The joys and challenges of series producing
Creative Skillset's 2016 Series Producer Programme alumni Tom Currie takes us behind the scenes of Hospital
How did the series come about?
Patrick Holland and Danny Horan wanted to find a new way of creatively demonstrating the challenges facing a large hospital today. They approached Simon Dickson and Lorraine Charker-Phillips at Label1 to develop a fast turnaround series to TX weeks after filming finished.
The series is a portrait of the NHS in unprecedented times through the eyes of people on the frontline who face more pressure than ever this winter to balance the competing needs of life and death emergencies and pre-planned elective operations. Myself and Gilly Greenslade were the series producers.
What is Hospital about?
Hospital is a six part 9pm observational documentary series for BBC Two which shows the modern NHS as you have never seen it before, through the people on the frontline who face more pressure than ever this winter to balance the competing needs of life and death emergencies and pre-planned elective operations. It was filmed over six weeks between October and November 2016 with complete and unfettered access to Imperial College Healthcare, one of the UK’s largest trusts, in a condensed production schedule with fast turnaround edits to broadcast in January 2017.
What was filming like?
The six-week shoot was incredibly demanding for all involved, from long hours and night shifts in a high intensity emotionally charged environment quickly segueing to an equally punishing edit schedule to get the films turned around. Getting the tonal balance right was difficult, what we filmed was powerful but at times bleak, and the series needed to be invitational and not make people fearful of going into hospital. We had a responsibility to reveal the raw reality of a topic that has so much national focus but without being political.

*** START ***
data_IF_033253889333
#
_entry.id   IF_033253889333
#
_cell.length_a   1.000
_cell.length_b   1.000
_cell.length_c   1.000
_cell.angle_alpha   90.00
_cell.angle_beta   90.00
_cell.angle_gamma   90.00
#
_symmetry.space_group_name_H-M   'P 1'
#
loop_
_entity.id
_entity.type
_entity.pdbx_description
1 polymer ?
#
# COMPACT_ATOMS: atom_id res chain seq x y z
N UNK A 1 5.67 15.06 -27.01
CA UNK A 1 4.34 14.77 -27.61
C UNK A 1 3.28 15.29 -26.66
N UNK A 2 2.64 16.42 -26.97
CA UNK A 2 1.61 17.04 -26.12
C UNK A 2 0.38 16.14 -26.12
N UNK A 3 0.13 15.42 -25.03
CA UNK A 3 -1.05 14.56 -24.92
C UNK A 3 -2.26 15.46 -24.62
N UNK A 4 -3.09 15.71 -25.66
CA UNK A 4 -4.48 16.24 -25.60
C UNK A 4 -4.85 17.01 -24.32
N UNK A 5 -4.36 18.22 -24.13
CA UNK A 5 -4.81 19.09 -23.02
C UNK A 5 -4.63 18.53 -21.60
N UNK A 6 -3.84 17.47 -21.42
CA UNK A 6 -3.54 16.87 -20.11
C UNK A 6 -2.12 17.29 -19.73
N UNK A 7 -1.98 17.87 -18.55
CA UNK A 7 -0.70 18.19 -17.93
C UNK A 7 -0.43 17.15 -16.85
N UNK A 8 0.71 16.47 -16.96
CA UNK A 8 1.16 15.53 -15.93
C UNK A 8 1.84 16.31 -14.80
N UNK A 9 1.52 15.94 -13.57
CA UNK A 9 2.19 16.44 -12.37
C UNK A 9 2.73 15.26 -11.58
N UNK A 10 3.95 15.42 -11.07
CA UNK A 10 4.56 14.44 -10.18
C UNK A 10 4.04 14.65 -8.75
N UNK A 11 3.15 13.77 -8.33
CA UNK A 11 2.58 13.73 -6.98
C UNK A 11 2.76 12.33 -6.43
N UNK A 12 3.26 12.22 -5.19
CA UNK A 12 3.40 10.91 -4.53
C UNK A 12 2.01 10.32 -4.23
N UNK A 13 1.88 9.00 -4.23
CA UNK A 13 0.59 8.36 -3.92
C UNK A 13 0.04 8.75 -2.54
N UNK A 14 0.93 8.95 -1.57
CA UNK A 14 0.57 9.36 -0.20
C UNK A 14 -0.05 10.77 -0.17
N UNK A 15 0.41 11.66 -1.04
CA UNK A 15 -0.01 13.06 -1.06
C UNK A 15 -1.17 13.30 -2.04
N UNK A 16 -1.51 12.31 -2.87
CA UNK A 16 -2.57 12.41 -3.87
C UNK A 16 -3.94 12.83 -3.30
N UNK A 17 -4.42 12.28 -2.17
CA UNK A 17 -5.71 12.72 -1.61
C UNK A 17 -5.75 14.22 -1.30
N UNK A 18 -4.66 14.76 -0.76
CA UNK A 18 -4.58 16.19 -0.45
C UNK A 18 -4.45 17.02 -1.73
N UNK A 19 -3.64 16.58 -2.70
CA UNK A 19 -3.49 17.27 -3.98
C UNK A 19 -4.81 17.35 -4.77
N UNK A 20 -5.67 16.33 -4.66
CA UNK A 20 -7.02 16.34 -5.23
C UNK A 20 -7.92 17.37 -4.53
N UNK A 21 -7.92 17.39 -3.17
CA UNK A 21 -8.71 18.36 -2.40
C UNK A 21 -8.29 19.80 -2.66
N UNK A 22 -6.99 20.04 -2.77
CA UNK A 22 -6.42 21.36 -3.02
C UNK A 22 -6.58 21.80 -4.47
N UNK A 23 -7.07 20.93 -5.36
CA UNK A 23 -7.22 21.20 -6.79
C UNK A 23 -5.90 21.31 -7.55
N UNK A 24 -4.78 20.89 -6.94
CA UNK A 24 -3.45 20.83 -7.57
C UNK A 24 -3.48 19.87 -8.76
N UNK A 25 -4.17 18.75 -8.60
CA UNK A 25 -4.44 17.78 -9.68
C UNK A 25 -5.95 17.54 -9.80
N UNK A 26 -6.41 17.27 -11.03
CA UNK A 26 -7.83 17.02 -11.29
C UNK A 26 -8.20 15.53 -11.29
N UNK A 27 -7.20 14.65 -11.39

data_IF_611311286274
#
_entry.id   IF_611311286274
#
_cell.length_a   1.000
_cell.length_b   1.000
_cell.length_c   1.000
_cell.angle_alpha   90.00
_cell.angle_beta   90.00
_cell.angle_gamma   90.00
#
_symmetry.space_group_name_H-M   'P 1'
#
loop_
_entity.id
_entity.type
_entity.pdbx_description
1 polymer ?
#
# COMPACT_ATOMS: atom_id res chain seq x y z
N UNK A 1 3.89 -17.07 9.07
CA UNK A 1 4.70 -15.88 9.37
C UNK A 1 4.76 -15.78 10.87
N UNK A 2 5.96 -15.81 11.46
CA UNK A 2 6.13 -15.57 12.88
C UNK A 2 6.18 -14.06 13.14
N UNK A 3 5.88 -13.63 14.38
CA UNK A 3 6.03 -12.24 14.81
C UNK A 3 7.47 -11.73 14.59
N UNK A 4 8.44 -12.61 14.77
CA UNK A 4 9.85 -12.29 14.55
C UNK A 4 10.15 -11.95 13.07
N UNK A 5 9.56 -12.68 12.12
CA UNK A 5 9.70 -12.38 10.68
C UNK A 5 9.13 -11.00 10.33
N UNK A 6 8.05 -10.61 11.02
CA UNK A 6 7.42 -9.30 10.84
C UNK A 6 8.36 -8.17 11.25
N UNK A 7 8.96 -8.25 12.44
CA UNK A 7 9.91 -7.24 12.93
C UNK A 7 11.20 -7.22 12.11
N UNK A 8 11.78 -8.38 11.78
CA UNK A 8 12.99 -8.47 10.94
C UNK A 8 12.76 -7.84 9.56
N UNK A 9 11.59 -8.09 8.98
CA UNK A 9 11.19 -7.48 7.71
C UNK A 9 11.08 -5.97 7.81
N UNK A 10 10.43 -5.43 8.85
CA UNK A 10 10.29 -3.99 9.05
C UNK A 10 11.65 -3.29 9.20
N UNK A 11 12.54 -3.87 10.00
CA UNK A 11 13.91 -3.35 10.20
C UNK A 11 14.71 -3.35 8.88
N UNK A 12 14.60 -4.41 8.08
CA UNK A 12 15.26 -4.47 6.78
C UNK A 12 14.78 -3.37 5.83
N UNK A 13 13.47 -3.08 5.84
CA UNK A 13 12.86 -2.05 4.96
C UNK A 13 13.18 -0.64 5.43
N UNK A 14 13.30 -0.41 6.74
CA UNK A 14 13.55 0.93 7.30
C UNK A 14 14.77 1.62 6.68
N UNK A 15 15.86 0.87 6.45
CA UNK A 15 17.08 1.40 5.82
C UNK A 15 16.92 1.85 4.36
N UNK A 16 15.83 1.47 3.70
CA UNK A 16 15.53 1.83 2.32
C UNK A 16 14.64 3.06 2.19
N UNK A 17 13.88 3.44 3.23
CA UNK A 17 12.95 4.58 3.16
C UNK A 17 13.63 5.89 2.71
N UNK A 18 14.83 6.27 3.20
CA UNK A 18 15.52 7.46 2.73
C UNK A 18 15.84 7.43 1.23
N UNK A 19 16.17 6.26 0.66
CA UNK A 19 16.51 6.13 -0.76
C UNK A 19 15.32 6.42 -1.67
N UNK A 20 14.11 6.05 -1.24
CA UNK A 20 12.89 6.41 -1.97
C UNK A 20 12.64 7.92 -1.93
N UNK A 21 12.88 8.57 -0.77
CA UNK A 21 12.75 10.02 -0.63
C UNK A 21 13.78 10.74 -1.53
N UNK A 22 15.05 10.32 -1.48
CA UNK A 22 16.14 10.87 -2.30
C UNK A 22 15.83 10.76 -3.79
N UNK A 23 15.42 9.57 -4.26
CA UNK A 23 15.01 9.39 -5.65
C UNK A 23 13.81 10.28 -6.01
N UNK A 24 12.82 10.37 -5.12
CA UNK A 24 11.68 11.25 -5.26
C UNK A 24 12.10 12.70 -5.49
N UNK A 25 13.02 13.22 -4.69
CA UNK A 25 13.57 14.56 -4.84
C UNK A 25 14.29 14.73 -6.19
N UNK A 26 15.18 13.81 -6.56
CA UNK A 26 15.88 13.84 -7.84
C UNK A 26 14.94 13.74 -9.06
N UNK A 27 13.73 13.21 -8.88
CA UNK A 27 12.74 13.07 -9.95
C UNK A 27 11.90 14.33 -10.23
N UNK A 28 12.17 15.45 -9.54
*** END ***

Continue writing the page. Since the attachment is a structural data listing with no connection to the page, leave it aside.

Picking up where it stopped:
What makes Hospital unique?
Fast turnaround programmes are usually the preserve of single films, but the BBC gave a commitment to make a series of six, featuring a range of characters and jobs from across the hospital – all key decision makers – but never previously focused on: the lady that has to check the free beds each morning, the team who have to arrange the discharge of patients with complex social care needs and the man who wanders the corridors with his chip and pin machine to collect money from so called ‘heath tourists’.
We wanted to make the most complex and sophisticated hospital documentary series we could and I don’t think there has been anything like it since the BAFTA winning The Trust made for Channel 4 in 2002. We aimed to demonstrate the same commitment to how the NHS works but combine journalistic focus with the powerful human interest we’ve come to know through series such as 24 hours in A&E."
The series hears from frontline doctors in a way never seen before and is a very open and honest look at the pressures they face. At its heart it shows the inter-connectivity between the complex decisions the staff have to make and the consequences for patients in a constant drama of need against limited resources. The traditional human drama is still there, but the series brings to life the stories we read about in the papers such as bed pressures and cancelled operations. It's a frank look at the colossal pressures as the NHS tries to cope with the daily drama of running at, and sometimes beyond capacity.
Anything else you'd like to tell us Tom?
Yes, we really do owe a great deal to those we filmed. Some of our main contributors died after we finished filming and we would not have a series had it not been for the generous gift their families have given us to broadcast their stories. The series is the result of a huge team effort and something we are all very proud to have been a part of. There was a shared feeling within the team at all levels that what we were making was important, in fact, that may have been the only thing getting us through at times. The crisis in the NHS has taken many headlines this year and John Humphrys challenged Jeremy Hunt on our first episode on the Today programme. We hope that the staff and patients at Imperial feel that we’ve done them justice.
My 'Top Tips' for making productions run smoothly!
- Be available to your team at all hours whether on an editorial or emotional level
- Never underestimate the power of being on the floor yourself with shooting teams – don’t confine yourself to the office
- Not every decision you make will be right – but make one and stick to it
- Look after your team and yourself. Food, water and sleep are key to a successful production despite crazy hours. The sun will rise in the morning and bring more problems that you will need to solve
- Be prepared to listen to everyone’s point of view – great ideas are not the monopoly of the experienced
- Keep a sense of humour at all times.